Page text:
The number and size of accidental spills from ageing, ill-maintained or sabotaged pipelines have increased significantly in the tropical rainforests of the Niger Delta and the Western Amazon, that have become sites of reoccurring oil pollution (Jernelöv, 2010; Mena 2016). In the Niger Delta, a total of 1.5 million tons of oil have been spilled in the delta over a 50-year period (Obot et al. 2006, Gaughran 2009) and the Nigerian government identified more than 7000 spills between 1970 and 2000, and 2000 official major spillage sites (Jernelöv, 2010). In the Ecuadorian, Peruvian, and Colombian Amazon, oil spills have polluted large areas of rainforests. In 2013, Chevron/Texaco was sentenced to pay a USD 9.5 billion fine for the damage to human health and the environment resulting from oil pollution from its operations in the Ecuadorian Amazon (Pellegrini 2021). In Colombia, the total volume of oil spilled from just a 780-km-long pipeline (Caño Limón) built in 1986 to transport the oil from the Colombian Amazon to the Caribbean coast is estimated to be some 400,000 tons (Jernelöv, 2010). In the Peruvian Amazon, 1963 oil polluted sites have been identified just in a single oil concession (oil block 192) in operation since 1974 (Orta-Martínez et al 2021). However, in those remote areas from low and middle income countries -LMICs-, oil spill surveillance systems are missing or unreliable (Jernelöv, 2010; Watts and Zalik 2020; Korovkin 2003).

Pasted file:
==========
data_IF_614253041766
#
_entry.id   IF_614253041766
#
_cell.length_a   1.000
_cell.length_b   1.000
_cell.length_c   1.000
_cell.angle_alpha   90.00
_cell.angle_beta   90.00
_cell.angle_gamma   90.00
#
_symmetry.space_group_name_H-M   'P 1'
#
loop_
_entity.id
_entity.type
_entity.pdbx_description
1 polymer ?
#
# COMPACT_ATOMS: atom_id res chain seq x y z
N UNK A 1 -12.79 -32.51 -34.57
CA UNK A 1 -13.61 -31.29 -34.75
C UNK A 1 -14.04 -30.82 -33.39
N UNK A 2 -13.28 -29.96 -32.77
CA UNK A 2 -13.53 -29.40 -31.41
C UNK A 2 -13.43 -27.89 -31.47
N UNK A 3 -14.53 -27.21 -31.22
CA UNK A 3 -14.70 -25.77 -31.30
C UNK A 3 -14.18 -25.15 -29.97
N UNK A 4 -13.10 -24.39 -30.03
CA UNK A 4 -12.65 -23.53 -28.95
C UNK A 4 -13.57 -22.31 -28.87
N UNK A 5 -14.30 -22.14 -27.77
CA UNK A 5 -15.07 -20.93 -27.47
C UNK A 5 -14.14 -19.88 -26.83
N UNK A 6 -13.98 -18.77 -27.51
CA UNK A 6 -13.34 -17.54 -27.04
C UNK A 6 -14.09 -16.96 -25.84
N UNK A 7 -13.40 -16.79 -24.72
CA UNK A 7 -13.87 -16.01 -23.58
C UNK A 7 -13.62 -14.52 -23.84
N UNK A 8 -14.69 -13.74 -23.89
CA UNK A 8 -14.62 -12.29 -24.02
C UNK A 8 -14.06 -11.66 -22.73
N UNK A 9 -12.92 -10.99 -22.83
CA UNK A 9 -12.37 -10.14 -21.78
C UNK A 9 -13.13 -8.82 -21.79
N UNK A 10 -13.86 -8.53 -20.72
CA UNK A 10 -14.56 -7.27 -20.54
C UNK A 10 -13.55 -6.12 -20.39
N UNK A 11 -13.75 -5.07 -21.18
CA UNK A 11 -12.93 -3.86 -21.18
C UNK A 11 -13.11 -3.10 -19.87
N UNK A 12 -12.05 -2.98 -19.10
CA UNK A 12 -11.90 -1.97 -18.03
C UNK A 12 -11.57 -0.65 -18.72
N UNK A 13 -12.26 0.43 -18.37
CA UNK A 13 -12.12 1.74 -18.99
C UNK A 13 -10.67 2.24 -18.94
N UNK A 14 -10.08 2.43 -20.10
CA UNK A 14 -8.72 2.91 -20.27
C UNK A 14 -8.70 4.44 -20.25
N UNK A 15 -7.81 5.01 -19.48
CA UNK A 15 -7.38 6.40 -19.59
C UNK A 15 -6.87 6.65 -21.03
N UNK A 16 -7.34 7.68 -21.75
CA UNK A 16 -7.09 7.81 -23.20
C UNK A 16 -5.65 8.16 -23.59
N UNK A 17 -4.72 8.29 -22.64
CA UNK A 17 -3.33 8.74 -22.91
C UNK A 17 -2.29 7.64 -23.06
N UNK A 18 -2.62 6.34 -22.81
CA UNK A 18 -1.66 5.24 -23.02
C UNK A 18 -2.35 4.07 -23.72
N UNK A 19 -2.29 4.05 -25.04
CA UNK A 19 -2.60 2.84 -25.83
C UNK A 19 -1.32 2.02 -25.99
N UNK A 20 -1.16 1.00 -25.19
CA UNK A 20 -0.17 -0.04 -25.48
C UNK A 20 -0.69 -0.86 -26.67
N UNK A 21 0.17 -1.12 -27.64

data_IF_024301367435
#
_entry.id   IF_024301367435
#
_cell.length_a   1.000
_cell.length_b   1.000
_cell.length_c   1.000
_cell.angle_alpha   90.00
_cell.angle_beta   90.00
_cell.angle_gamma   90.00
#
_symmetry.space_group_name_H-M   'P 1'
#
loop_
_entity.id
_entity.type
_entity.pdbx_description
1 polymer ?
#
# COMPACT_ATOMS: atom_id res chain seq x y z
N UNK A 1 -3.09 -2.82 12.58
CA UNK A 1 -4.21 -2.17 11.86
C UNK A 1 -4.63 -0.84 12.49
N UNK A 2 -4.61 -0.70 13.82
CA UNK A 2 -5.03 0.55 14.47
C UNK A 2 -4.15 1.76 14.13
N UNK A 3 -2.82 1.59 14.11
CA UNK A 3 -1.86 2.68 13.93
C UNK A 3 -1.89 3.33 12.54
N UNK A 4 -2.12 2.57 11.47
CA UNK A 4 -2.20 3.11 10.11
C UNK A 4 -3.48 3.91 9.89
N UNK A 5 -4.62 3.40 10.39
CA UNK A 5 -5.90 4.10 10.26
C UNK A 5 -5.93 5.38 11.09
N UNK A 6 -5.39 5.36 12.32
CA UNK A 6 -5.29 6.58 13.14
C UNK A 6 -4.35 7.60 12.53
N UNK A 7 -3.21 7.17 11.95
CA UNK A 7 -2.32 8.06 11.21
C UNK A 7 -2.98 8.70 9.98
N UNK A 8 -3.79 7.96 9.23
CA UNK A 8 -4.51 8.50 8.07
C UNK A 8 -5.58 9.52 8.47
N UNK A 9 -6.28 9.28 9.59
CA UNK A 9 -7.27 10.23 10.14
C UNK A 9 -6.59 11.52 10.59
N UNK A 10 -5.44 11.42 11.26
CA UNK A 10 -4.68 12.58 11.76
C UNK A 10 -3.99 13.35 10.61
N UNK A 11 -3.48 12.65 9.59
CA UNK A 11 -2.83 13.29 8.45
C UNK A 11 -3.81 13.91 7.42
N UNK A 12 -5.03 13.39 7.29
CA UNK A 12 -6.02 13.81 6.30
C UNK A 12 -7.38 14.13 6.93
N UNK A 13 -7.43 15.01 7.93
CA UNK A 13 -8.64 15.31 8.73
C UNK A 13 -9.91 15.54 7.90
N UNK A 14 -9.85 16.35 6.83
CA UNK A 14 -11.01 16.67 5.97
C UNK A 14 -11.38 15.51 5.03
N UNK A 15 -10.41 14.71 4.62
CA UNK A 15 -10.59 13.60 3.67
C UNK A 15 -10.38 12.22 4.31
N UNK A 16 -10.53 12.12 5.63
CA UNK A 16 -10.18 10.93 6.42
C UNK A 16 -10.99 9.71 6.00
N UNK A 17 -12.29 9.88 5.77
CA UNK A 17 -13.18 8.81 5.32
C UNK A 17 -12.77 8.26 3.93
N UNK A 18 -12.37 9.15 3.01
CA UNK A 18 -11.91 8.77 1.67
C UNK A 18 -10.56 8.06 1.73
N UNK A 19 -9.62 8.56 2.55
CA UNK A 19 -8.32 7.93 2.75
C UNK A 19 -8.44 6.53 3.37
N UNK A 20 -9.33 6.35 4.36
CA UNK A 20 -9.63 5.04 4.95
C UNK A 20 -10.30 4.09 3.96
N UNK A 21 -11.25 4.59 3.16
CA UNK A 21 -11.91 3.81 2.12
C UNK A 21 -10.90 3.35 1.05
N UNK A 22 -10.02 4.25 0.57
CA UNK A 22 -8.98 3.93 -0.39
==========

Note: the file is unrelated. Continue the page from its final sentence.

The mobile technology revolution, with low-cost and user-friendly devices and mobile apps have created a wide range of possibilities for citizen science as Near Real-Time Monitoring systems (Finer et al 2018). In the same vein, recent advances in satellite-based remote sensing, Unmanned Aerial Vehicles (UAVs) or drones, big data processing and technologies like Web 2.0 and online map servers, have allowed, as the prices decrease and the technology becomes easier to use, forest monitoring with high spatial, temporal and thematic detail and the rapid increase of their use in environmental applications (Hansen et al 2019). ImpactAnt evaluates the use of remote sensors (satellite borne -either multispectral or radar satellite images- or UAVs) for oil spill detection and, their coupling with Citizen Science to create an alert system for quick response to onshore oil spills in the global tropical rainforests and to inform ongoing international court cases that seek remedy and redress of environmental harm from oil extraction activities.
If you are interested in doing research on any of these topics, for your Postdoc, PhD, Msc or intership, you are welcome to contact us anytime at email@example.com . We would be happy to support you to apply to:
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